Cozo runs (almost) everywhere#
Version 0.1 of Cozo can be used embedded from Python, NodeJS, Java, Rust and C, in addition to running standalone as a web server. Immediately after its release, many people asked about the feasibility of using Cozo embedded on mobile devices.
There was one major obstacle to supporting mobile: Cozo 0.1 used RockDB as the storage engine, and compiling RocksDB for mobile devices is not an easy task. We chose RocksDB because it could handle a huge amount of concurrency and is very fast, but the concurrency part may not be relevant for the mobile case: you almost always have only one process concurrently accessing the database.
So we ripped apart the storage engine code, made a nice and minimal interface out of it, and now Cozo supports swappable storage engines! At the time of this writing, you can choose from the following:
They offer different trade-offs:
The in-memory engine is perfect if you just want to use Cozo as a computation engine. For us, it also made writing tests much easier. The downside is that it doesn’t persist data, and it doesn’t support much write concurrency.
The SQLite engine uses a minimal amount of resources, is easy to compile for almost all platforms including mobile, and is reasonably fast for reads. SQLite markets itself as a file storage format, and we took advantage of that by making SQLite the backup format for all engines. In this way when you backup your database, you get a single-file SQLite-backed Cozo database. You do not need to restore the backup to look inside: the backup is a fully functional database. As a backup format, it is also extremely space-efficient after you gzip it. The downside is as expected: SQLite is not very fast when it comes to writing and is effectively single-threaded when write concurrency is involved. But as we have said, these are usually not problems on mobile.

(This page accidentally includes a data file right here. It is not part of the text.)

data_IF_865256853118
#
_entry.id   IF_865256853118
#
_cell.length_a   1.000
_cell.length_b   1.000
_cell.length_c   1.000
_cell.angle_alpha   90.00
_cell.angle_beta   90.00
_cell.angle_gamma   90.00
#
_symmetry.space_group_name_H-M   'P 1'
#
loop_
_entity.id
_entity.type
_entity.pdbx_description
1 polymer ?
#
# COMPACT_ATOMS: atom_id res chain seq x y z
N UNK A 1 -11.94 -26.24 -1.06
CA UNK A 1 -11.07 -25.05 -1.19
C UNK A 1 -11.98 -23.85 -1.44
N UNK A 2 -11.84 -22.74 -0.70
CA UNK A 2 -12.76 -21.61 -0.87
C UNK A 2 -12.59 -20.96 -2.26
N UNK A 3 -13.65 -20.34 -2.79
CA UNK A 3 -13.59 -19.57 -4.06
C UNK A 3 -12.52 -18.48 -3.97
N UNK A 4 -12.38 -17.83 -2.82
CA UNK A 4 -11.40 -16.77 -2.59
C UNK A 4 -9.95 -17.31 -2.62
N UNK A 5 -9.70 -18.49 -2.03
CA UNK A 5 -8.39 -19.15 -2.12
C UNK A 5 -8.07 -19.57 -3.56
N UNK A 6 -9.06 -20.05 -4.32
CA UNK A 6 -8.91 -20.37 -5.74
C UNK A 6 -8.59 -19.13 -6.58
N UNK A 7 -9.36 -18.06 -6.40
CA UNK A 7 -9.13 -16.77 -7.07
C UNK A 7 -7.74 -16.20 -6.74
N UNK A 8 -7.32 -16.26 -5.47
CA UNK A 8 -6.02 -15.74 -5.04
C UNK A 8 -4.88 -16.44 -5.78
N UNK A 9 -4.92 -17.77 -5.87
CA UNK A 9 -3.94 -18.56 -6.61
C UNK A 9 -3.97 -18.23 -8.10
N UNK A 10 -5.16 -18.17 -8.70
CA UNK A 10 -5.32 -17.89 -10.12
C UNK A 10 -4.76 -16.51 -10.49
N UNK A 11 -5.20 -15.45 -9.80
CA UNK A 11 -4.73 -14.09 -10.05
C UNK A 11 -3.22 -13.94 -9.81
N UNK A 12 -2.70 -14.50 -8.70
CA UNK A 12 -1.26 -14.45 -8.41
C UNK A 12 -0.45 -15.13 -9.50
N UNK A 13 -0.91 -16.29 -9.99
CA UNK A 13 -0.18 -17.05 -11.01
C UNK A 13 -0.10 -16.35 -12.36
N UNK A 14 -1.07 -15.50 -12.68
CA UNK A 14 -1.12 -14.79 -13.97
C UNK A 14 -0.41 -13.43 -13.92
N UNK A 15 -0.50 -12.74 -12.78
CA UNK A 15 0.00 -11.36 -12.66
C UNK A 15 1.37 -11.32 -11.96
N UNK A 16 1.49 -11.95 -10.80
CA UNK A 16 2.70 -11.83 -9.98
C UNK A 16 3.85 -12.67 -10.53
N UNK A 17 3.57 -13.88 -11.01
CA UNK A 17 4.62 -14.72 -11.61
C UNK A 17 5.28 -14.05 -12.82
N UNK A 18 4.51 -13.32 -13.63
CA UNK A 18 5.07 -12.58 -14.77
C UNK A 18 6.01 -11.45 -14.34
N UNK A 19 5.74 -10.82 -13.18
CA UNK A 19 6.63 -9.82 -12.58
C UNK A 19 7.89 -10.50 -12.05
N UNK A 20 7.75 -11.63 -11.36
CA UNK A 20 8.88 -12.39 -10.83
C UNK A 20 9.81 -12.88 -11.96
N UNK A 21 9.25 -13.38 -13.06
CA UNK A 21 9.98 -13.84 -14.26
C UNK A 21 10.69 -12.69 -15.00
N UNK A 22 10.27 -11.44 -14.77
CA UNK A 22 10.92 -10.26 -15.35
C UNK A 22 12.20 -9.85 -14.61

The RocksDB engine is crazy fast for both reads and writes and can handle an enormous amount of concurrency, while still being rather conservative on resource usage. In particular, its storage on disk is compressed, making its disk space requirements for live databases the smallest among all persistent options.
We included Sled as an engine just because we can. The only benefit is that it is pure Rust, and we are not Rust fundamentalists. It is not faster than SQLite for the usual workload that Cozo encounters and uses way more disk space.
The TiKV option is the slowest among all options (10x to 100x slower) since data must come from the network. The benefit is that TiKV is a distributed storage. We included it so that people may decide for themselves if it offers value for them. By the way, 100x slower than the other storage options may not be slow compared to the average graph databases in the market – see the next section.
As a result of the storage engine refactoring, Cozo now runs on a much wider range of platforms, including iOS, Android, and web browsers (with web assembly)! We have also expanded the officially supported languages where you can use Cozo embedded: Swift and Golang. Even if your platform/language combination is not supported, you can still use Cozo with the client/server mode. Or you can try to compile Cozo from source and interface it with your platform/language: let us know if you encounter problems, and we will help!